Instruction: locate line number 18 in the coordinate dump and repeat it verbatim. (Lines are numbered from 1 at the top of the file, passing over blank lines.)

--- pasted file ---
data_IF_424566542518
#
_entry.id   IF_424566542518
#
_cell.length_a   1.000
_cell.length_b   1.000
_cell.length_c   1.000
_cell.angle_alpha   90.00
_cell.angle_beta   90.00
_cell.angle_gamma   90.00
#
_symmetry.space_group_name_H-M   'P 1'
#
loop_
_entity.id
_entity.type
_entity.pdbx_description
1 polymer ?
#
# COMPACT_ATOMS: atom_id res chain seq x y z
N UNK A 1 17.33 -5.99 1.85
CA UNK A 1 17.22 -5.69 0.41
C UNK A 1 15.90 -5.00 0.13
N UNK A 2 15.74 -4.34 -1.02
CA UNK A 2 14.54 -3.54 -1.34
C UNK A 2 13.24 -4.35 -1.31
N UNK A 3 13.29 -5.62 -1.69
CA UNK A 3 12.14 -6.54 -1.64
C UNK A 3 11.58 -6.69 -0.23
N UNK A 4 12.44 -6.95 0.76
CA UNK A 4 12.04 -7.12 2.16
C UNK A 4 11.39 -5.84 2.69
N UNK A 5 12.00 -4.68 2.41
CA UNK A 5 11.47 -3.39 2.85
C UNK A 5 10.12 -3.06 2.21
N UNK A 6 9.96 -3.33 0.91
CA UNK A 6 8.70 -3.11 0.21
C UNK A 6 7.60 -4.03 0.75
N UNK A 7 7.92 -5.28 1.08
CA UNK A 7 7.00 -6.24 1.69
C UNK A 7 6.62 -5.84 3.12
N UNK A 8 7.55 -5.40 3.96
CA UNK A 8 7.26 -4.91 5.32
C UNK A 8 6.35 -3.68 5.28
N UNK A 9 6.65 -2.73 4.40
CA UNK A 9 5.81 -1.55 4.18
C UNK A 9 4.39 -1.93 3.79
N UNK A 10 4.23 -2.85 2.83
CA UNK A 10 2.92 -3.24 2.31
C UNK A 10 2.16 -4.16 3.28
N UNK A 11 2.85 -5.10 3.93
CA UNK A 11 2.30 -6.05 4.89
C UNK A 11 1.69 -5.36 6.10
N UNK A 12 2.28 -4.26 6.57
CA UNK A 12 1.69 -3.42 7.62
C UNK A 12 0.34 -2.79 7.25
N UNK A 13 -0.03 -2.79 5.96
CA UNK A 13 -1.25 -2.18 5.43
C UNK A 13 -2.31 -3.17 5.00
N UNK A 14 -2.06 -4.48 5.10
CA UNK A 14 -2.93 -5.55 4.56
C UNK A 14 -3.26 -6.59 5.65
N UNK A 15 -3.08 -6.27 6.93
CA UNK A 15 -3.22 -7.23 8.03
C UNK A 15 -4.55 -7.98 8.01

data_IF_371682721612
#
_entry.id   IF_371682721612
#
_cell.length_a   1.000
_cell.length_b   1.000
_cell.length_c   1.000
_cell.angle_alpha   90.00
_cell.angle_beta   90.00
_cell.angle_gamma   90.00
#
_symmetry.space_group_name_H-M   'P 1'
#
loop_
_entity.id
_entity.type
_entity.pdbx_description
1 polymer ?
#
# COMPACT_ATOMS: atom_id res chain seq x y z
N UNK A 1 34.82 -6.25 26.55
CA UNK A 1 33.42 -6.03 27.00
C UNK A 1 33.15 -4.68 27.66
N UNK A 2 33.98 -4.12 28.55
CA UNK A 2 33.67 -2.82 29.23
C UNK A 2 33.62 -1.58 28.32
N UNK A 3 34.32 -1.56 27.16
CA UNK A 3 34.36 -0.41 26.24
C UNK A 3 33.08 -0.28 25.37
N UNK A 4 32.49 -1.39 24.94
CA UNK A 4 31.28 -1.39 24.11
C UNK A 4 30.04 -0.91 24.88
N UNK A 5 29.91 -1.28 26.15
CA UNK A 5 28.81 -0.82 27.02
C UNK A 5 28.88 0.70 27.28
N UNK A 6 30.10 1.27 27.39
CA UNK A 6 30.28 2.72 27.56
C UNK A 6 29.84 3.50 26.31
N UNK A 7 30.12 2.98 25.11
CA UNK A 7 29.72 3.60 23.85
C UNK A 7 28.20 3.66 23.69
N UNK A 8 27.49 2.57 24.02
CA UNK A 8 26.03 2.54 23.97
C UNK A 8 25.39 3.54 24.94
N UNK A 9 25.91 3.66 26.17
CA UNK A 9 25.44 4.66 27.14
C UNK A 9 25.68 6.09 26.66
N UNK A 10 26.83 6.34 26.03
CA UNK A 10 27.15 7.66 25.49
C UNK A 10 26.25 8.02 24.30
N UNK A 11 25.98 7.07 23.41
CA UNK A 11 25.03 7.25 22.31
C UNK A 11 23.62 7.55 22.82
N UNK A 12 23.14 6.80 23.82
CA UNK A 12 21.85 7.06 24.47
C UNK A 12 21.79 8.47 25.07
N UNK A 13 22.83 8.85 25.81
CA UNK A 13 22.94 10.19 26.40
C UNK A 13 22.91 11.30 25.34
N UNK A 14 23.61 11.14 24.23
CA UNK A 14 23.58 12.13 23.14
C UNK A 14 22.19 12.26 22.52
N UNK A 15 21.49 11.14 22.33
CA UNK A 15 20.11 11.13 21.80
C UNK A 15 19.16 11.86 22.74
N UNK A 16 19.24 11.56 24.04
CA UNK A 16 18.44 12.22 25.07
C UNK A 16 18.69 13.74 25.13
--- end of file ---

1 polymer ?